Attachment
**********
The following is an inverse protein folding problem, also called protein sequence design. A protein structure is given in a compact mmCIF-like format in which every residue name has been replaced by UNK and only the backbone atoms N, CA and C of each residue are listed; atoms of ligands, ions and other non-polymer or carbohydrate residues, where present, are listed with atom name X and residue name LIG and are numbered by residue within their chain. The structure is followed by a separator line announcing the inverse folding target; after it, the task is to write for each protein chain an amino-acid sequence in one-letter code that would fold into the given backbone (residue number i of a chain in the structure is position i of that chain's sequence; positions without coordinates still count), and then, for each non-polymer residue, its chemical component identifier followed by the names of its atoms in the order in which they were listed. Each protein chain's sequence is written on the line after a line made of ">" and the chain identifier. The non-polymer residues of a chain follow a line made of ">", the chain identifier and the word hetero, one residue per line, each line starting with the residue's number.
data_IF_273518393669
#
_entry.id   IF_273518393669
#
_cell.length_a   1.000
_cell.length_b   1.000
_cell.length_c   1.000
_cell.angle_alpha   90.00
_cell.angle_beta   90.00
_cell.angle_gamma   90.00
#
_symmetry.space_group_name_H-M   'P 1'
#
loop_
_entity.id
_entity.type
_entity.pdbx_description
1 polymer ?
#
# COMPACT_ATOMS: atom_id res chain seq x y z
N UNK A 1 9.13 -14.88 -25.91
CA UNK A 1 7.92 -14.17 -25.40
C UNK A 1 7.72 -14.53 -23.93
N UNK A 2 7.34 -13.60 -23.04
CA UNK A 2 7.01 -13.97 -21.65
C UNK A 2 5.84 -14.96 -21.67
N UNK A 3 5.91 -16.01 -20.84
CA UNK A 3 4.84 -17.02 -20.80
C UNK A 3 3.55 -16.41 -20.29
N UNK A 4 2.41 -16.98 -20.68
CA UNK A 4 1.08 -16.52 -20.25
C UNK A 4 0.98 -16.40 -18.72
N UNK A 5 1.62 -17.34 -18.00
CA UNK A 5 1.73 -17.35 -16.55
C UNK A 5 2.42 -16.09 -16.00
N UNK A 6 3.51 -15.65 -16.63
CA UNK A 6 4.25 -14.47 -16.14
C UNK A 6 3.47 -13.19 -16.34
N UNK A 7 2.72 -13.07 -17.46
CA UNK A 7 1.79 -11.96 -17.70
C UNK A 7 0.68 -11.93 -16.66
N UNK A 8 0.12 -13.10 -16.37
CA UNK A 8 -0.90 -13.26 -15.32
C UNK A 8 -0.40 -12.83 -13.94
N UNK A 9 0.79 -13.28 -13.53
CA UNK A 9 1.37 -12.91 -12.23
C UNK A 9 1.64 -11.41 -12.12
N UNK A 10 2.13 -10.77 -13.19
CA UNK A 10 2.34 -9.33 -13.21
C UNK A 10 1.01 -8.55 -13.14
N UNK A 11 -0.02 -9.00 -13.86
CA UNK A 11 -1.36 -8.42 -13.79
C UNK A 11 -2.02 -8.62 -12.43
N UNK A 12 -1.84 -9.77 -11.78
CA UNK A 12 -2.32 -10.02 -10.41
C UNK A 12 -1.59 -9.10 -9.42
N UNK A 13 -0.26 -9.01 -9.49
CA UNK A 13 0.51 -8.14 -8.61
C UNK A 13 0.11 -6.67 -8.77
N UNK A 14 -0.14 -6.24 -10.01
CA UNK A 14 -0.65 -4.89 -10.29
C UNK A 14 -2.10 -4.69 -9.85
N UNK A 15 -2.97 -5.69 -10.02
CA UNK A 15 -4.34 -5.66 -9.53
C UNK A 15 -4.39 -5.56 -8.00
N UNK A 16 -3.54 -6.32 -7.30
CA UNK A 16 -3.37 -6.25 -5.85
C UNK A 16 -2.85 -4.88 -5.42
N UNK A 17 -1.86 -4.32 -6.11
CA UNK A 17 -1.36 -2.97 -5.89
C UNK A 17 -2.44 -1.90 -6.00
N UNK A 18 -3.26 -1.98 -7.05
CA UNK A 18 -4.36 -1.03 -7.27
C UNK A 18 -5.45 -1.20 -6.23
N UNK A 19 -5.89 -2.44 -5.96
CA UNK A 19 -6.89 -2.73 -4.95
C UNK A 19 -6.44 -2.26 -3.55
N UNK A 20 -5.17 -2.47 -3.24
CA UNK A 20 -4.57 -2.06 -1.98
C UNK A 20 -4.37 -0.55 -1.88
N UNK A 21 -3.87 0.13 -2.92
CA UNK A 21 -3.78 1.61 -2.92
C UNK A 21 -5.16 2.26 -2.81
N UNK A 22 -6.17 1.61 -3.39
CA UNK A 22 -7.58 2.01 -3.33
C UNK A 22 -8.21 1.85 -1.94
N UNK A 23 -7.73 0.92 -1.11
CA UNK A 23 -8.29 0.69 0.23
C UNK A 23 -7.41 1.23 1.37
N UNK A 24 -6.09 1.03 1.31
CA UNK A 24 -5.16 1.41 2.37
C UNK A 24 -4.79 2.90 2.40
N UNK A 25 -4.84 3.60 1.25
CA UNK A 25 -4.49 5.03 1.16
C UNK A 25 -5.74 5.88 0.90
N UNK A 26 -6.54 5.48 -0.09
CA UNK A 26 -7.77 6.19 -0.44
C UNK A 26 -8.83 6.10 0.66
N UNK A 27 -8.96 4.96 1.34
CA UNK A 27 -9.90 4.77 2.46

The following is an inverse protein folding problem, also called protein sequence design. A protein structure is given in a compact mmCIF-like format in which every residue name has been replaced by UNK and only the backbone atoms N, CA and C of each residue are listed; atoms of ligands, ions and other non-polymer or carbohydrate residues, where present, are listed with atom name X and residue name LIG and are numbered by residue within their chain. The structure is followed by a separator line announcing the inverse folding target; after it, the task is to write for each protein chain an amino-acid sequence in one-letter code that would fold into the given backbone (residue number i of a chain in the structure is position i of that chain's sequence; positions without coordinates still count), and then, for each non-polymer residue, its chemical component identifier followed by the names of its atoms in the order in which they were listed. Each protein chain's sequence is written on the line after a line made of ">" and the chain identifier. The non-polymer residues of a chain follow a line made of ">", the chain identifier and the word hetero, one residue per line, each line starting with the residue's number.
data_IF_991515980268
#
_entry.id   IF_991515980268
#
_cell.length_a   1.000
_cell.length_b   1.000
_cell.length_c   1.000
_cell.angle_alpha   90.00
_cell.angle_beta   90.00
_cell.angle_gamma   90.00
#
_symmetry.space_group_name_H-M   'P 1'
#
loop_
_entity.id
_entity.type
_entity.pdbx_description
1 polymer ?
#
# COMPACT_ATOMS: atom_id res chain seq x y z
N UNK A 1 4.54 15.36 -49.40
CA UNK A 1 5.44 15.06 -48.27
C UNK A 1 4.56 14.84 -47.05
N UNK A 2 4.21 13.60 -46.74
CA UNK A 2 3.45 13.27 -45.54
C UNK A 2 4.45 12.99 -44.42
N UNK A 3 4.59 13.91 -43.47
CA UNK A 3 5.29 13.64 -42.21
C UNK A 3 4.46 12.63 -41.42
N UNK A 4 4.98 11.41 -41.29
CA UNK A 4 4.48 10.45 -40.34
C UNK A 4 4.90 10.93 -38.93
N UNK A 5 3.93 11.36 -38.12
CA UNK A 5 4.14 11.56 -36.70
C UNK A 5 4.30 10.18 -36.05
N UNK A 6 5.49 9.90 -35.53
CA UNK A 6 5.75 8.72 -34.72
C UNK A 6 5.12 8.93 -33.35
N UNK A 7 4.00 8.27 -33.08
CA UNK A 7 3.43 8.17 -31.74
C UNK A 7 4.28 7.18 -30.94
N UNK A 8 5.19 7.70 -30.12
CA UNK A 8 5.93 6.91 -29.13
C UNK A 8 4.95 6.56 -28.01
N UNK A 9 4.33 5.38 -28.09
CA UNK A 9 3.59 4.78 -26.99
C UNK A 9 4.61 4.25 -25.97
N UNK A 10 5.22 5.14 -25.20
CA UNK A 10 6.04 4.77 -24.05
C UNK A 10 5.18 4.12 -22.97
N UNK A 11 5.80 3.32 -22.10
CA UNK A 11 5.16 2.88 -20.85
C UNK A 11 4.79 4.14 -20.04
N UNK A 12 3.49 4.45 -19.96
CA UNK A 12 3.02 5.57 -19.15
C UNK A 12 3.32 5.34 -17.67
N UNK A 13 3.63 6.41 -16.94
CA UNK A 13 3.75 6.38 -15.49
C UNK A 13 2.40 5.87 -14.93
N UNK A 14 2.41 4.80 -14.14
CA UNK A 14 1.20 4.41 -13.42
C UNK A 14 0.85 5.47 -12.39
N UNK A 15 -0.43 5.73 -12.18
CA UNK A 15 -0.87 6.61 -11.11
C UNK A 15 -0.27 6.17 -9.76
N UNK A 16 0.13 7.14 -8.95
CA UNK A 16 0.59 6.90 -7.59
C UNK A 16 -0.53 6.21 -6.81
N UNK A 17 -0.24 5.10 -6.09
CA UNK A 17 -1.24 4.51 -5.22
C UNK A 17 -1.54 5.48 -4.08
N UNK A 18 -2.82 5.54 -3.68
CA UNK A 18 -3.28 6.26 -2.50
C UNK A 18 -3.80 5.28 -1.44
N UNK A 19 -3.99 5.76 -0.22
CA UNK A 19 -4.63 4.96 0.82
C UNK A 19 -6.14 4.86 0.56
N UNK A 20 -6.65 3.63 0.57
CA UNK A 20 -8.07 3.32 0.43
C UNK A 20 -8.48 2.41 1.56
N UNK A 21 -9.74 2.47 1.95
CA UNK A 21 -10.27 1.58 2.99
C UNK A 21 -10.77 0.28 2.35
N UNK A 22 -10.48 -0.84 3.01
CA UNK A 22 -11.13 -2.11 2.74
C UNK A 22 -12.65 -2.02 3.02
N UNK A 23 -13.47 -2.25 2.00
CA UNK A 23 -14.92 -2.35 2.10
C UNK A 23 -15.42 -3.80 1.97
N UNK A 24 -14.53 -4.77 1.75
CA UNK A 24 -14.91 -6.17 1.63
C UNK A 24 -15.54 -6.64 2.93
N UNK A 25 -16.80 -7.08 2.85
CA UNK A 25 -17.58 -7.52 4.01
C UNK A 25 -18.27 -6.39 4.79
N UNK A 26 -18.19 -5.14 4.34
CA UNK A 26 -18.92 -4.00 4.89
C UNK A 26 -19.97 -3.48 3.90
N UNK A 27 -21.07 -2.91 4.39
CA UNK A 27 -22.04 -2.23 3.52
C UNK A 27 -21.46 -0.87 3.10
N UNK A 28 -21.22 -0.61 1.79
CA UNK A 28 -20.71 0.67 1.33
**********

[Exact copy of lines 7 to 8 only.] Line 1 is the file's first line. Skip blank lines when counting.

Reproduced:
_cell.length_b   1.000
_cell.length_c   1.000